Characteristics of Black Widow Spiders
Black widow spiders exhibit typical characteristics of spiders-eight legs, no wings, no antennae, and like most spiders, eight eyes. Their other physical characteristics vary depending on whether they are male or female.
Of the two genders, the female black widow is the one that most people probably recognize. They are usually black in color with a characteristic large, shiny, and very rounded abdomen. They have unique hourglass-shaped markings on the underside of their abdomens. These can vary in color from yellowish to orange to red.
Male black widows are about half the size of the female. They are sometimes lighter in color and have patterns or markings on the dorsal side of their abdomen, usually spots and lines that branch out to the sides. Young black widow spiders of both sexes resemble adult males.
Many people fear black widow spiders because of their dangerous bite. It is the bite of only the adult female black widow that is harmful to humans. People's reactions to black widow bites can vary, depending on such factors as his/her sensitivity, the amount of venom injected, and the location of the bite. If treated, black widow bites are rarely fatal and rarely cause serious long-term problems.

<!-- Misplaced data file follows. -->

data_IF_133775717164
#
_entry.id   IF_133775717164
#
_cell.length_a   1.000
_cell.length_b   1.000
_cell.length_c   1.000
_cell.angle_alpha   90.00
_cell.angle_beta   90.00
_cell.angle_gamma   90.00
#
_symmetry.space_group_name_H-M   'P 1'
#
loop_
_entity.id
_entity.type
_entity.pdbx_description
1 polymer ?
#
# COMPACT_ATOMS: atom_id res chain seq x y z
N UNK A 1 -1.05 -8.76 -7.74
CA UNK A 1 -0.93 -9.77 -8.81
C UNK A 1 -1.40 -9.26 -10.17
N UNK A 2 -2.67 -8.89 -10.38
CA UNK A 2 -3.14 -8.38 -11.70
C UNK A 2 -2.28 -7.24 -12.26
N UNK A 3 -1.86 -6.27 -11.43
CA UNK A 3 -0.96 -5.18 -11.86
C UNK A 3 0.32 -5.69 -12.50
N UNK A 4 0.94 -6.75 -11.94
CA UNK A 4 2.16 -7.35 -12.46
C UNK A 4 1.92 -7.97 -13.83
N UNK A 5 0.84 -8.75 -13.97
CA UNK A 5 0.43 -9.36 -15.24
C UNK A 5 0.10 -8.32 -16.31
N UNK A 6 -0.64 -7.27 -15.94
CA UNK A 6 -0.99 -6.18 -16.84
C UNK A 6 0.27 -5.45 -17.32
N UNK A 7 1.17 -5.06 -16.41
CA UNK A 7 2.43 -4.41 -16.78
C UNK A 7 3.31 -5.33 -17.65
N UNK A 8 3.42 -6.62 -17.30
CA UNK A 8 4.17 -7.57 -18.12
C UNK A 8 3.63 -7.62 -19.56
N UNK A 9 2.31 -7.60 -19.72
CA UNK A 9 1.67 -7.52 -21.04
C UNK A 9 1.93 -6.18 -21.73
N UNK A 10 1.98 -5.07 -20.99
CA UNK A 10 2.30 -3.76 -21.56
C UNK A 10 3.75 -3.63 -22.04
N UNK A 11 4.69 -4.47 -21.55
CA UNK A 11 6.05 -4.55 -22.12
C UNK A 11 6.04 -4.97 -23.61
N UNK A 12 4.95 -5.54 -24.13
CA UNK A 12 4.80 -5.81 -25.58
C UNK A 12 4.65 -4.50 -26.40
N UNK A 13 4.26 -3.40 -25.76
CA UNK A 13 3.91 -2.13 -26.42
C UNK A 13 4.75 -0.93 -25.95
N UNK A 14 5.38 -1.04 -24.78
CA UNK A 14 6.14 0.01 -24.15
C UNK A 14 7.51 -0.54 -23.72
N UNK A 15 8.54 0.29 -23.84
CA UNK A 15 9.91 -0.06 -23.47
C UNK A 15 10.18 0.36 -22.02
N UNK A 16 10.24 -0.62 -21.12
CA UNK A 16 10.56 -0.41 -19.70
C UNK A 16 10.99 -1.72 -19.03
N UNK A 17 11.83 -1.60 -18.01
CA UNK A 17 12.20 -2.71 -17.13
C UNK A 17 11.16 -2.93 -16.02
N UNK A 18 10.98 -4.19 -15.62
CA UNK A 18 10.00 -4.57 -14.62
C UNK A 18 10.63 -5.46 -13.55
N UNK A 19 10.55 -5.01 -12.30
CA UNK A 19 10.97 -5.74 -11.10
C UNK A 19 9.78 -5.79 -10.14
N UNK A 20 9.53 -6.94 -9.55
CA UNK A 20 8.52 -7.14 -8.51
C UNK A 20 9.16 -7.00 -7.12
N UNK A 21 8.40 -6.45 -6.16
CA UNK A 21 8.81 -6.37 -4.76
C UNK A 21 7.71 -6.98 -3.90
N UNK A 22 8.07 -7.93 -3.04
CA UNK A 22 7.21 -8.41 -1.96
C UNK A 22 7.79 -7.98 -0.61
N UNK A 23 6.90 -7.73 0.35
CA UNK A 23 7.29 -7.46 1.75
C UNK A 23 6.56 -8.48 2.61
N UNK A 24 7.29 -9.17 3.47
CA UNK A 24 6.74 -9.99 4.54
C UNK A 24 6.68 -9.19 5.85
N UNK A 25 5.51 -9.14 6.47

Instead of hunting their prey, black widow spiders spin webs to trap it. They eat a variety of insects such as beetles and cockroaches. These webs are an irregular mass of fibers with no obvious pattern. The webs are, on average, about a foot in diameter and have a small spot in the middle where the spiders wait for prey. A web is usually situated near the ground in a dark, sheltered location.
Outside, black widows tend to live in protected areas, such in tree stumps, under rocks, decks, or in woodpiles. They also prefer the shelter of outbuildings like sheds, tree houses, or barns.
Indoors, black widows prefer undisturbed parts of homes, such as garages, basements, or crawl spaces. They like cluttered areas because they can find more insects to eat.
Black widow spiders are more commonly found in the warmer parts of the United States. However, they can be found along the entire eastern seaboard and westward to Texas, Kansas, and Oklahoma.